Published on: February 5, 2018 Last modified: February 12, 2019

Does the IRS Target Immigrant Business Owners for Audits?

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    Does the IRS target immigrant business owners for audits? The answer should be no, but for foreigners and green card holders there could be more intense scrutiny. While common in states such as Texas and California where many business owners are immigrants, it can also occur in Michigan where an immigrant owns a gas station.

    The legislative calls to expand the authority of the IRS to take on some roles of US Immigration and Customs Enforcement (ICE) have largely gone nowhere. Added penalties for employers who hire undocumented workers, however, remain talking points on Capitol Hill. And an IRS audit that turns up employment verification issues could involve other federal agencies. Underreporting cash transaction is another problem that could lead to a lengthy audit process and hefty penalties.


    A refresher on Form I-9 verification

    An initial issue that any business must consider when adding employees is Form I-9. It is illegal to hire someone who lacks proper U.S. employment authorization. Failing to complete this form and keep it on file, exposes a business to fines. A first-time violation is up to $3,200 per worker. Subsequent violations come with stiffer fines.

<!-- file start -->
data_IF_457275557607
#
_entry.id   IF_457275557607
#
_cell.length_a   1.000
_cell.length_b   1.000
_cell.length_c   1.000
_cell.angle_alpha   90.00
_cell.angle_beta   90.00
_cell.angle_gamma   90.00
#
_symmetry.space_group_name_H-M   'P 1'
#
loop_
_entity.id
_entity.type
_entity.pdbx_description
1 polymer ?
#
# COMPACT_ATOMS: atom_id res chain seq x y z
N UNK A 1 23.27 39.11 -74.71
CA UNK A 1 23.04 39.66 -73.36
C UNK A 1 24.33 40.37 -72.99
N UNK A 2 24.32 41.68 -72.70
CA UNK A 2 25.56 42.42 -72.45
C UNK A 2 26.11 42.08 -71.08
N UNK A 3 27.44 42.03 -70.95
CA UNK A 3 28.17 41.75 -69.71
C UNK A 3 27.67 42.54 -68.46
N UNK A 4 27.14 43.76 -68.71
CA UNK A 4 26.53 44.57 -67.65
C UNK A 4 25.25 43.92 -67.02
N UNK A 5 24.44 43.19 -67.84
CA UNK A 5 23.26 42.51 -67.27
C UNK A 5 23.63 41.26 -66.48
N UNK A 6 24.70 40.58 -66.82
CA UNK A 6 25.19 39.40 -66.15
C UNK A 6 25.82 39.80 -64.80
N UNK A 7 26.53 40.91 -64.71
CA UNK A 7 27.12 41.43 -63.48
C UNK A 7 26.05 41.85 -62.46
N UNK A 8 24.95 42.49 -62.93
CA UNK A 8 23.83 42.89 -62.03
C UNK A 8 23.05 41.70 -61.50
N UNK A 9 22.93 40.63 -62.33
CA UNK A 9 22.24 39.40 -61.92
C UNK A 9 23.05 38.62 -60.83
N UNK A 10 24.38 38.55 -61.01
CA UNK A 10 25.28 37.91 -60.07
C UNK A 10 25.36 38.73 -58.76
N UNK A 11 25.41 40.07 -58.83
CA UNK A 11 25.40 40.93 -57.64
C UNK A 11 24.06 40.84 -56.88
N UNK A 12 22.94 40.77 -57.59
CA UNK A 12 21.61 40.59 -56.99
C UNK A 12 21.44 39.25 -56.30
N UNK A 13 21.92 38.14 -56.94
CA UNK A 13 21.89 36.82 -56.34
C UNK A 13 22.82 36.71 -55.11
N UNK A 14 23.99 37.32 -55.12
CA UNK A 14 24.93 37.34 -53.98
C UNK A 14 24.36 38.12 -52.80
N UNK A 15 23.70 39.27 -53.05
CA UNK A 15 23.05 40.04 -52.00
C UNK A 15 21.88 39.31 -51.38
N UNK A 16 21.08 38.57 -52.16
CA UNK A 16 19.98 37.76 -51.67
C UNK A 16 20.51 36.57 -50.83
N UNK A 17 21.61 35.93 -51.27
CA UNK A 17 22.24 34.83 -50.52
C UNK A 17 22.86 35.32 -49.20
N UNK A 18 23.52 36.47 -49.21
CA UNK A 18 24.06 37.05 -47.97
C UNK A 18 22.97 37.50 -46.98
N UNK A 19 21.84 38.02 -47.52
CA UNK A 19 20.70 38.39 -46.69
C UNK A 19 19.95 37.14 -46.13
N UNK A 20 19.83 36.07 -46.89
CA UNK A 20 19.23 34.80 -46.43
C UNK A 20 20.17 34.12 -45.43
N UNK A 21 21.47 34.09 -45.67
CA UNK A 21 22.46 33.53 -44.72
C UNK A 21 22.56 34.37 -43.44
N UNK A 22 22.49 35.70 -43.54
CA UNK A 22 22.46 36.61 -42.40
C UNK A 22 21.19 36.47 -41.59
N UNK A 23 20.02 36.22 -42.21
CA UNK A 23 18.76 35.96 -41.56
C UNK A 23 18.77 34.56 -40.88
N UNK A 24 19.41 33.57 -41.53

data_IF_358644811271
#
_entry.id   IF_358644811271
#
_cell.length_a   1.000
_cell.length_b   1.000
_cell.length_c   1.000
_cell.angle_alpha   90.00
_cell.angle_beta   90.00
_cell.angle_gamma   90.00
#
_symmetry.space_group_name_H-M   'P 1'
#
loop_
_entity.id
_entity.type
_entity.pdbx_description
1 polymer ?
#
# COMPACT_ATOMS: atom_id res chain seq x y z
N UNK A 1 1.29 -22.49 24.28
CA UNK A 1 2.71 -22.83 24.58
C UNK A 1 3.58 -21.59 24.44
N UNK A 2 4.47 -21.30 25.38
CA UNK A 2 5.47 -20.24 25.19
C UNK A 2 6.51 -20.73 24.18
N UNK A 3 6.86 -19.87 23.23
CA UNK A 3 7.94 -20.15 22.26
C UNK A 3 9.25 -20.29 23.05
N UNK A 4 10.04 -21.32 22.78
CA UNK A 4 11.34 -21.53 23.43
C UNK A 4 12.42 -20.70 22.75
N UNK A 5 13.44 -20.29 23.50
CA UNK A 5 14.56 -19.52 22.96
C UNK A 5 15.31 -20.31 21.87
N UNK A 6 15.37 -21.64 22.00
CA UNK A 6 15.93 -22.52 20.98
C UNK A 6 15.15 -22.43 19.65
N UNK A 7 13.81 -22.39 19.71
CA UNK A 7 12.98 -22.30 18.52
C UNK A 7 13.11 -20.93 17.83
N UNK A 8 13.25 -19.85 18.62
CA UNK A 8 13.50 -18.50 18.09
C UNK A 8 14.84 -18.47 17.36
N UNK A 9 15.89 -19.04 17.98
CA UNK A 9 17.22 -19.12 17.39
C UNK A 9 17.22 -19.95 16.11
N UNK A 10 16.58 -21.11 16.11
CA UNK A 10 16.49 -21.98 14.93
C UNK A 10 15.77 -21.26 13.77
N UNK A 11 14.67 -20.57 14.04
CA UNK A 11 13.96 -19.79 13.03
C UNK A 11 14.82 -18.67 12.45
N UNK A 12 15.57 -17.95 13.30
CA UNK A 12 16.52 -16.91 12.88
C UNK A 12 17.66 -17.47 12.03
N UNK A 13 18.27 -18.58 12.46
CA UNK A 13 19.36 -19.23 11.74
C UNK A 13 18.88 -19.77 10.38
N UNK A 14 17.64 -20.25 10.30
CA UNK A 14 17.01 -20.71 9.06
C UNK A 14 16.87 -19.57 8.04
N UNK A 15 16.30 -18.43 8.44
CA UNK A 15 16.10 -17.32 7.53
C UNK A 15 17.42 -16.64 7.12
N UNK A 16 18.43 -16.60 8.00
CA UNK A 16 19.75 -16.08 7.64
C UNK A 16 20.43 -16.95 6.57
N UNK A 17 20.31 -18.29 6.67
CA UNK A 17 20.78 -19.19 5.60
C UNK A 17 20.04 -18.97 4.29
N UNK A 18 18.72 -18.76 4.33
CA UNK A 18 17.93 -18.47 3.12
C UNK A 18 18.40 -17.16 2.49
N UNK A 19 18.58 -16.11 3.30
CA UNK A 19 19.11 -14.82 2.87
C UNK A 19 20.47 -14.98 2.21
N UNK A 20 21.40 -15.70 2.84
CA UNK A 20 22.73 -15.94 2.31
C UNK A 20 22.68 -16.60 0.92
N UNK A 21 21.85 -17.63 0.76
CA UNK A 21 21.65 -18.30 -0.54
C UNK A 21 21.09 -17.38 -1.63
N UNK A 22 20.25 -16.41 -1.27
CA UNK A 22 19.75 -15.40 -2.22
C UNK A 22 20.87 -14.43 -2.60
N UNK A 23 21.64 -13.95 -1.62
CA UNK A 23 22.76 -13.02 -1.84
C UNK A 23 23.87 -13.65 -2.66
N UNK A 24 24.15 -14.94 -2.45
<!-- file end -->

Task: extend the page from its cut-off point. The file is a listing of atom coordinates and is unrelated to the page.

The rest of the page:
Because independent contractors are not employees, Form I-9 is not required when working with independent contractors. Misclassify an employee as a independent contract though and there are significant civil penalties. And it is still unlawful to hire someone unauthorized to work in the country even as an independent contractor.

    Owners of the business would generally not need Form I-9. But someone who works for a business must have a substantial ownership interest to be exempt from the I-9 requirement.


    Cash-intensive business

    In the top red flags for business audits, cash transactions come in right after significant business losses related to questionable expenses. This means that any convenience store, restaurant, liquor store or parking garage doing a significant portion of sales in cash, should expect IRS scrutiny.

    The IRS has a formula that calculates the amount expected amount of cash sales based on credit-card transactions. The Service is checking this behind the scenes and if/when out of line with estimates, it could prompt an audit notice.


    Whether you have recently received an audit notice or want to avoid one altogether, speak with a tax attorney about your concerns. If the audit process has already kicked off an attorney can handle all communication with the IRS on your behalf while seeking the best possible resolution.

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